The Other Face of Leadership
Most of us have added ‘leadership’ as a quality into our CV, watched dozens of inspiring speakers talk about leadership, and even attended webinars regarding the subject. However, do we ever stop to think of the opposite? What happens when fictional, bad leaders come to life?
Strong leaders inspire people, treat everyone equally, are tolerant, and make others feel heard. They support, help individuals grow and become better than the person they were yesterday. Having good leaders can have a massive impact — a society prospers and thrives under them. There exists a parallel between good leadership and commitment to the purpose a person sets out to achieve.
When asked about good leadership, Dani Hakim, co-founder of Safe Space said, “Good leaders and role models just need to be humans. Being kind, compassionate, empathetic, and having basic human qualities while being a leader is what makes it the right reason to lead people”.
She also added that, “Good leaders are plugged in at the same level as the public rather than being high above on an ivory tower”.
People at high positions of authority, such as leaders of worldwide organizations, politicians, corporations with their laws, can greatly impact people — more than one can imagine. Poor leadership seeps into the very fabric of society, severely affects socio-economic factors like economy, jobs, safety, and overall living standard. This affects how we grow as individuals and the opportunities we receive. They view people like statistics, but not actual human beings.
They contaminate minds by justifying their biases, creating disparity between people using fear, hate, and differences, instead of building harmony and a safe environment. They use structures like caste, class, culture, religion, power, and influence to buy out votes and widen those disparities. They rarely get held accountable for being racist, misogynistic, unfair, creating a fascist society, and committing terrible atrocities. People become collateral damages in their pursuit of personal agenda. Poor leadership according to Dani Hakim is, “when people lead with ego and do it for the wrong reasons, for things such as power and money”.
We witness how some countries are managing to overcome this pandemic by maintaining the number of cases. When citizens are safe and informed, it creates a sense of trust and cooperation between the public and the government. The leaders of UAE handled the situation rapidly and kept the citizens safe with several measures — implementing a lockdown, providing guidelines and online platforms, and most importantly, assuring citizens that they were there for them. New Zealand reported cases only in hundreds at their peak due to their quick response and effective methods. Prime Minister Jacinda Ardern implemented a country wide lockdown and border control to not only mitigate the virus, but eliminate it.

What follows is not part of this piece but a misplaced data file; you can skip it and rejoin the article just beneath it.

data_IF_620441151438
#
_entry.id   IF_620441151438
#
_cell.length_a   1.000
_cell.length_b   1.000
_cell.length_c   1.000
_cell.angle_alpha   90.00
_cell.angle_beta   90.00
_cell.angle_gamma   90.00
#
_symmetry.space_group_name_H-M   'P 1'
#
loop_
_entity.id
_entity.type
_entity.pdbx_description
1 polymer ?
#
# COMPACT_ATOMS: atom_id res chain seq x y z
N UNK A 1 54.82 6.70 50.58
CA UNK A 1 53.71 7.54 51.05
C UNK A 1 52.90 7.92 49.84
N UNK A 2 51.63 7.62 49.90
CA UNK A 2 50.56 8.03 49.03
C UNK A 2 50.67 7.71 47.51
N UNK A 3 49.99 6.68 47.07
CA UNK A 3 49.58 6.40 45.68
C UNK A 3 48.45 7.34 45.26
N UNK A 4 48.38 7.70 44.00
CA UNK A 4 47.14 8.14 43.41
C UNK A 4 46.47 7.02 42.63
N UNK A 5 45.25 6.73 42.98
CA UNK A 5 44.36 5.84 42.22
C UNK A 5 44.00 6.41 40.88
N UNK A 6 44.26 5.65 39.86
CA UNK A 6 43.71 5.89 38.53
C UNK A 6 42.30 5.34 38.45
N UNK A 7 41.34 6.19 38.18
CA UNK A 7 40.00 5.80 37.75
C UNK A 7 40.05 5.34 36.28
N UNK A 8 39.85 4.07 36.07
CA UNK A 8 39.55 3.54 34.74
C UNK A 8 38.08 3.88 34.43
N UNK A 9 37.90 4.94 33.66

When we compare that to countries that managed it inadequately, the number of cases hit the roof. While economies and jobs dropped down significantly and swiftly. In times of crisis, poor leadership can harm multiple factors of life for the citizens. Countries such as the United States and India top the list. They continue to report cases in thousands and are still on the rise. WHO’s Director-General remarked, “Mixed messages from leaders are undermining the most critical ingredient of any response: trust. If governments do not clearly communicate with their citizens and roll out a comprehensive strategy focused on suppressing transmission and saving lives; it’s going to get worse”.
The mistakes are the same in India and the United States – shortage of testing kits, low testing rate, lack of transparency. Misinformation plays a key role in the failure of prevention. Donald Trump, for instance, suggested injecting disinfectant as a treatment for coronavirus, but doctors warned that the idea could have fatal results, as reported in the BBC news.
We tend to look up at leaders as role models who are here to build the country for the better. However, behind this curtain of fake, ambiguous promises, we fail to notice people who choose to become leaders solely to satisfy their thirst for power and wealth. Rather than genuinely wanting to help people and serve them, they slowly piece together a tyrannic oppressive regime. History has reported several accounts of such leaders, yet time and again have we let ourselves believe and fall into their trap of manipulation and lies. It is time that we call out injustice for what it is and start by becoming not just better people, but better leaders and role models. We need to remember our roots — we began at the bottom and worked our way up with help and support. There is no finish line to this race. Our only intention should be to become better and help the people around us to do the same.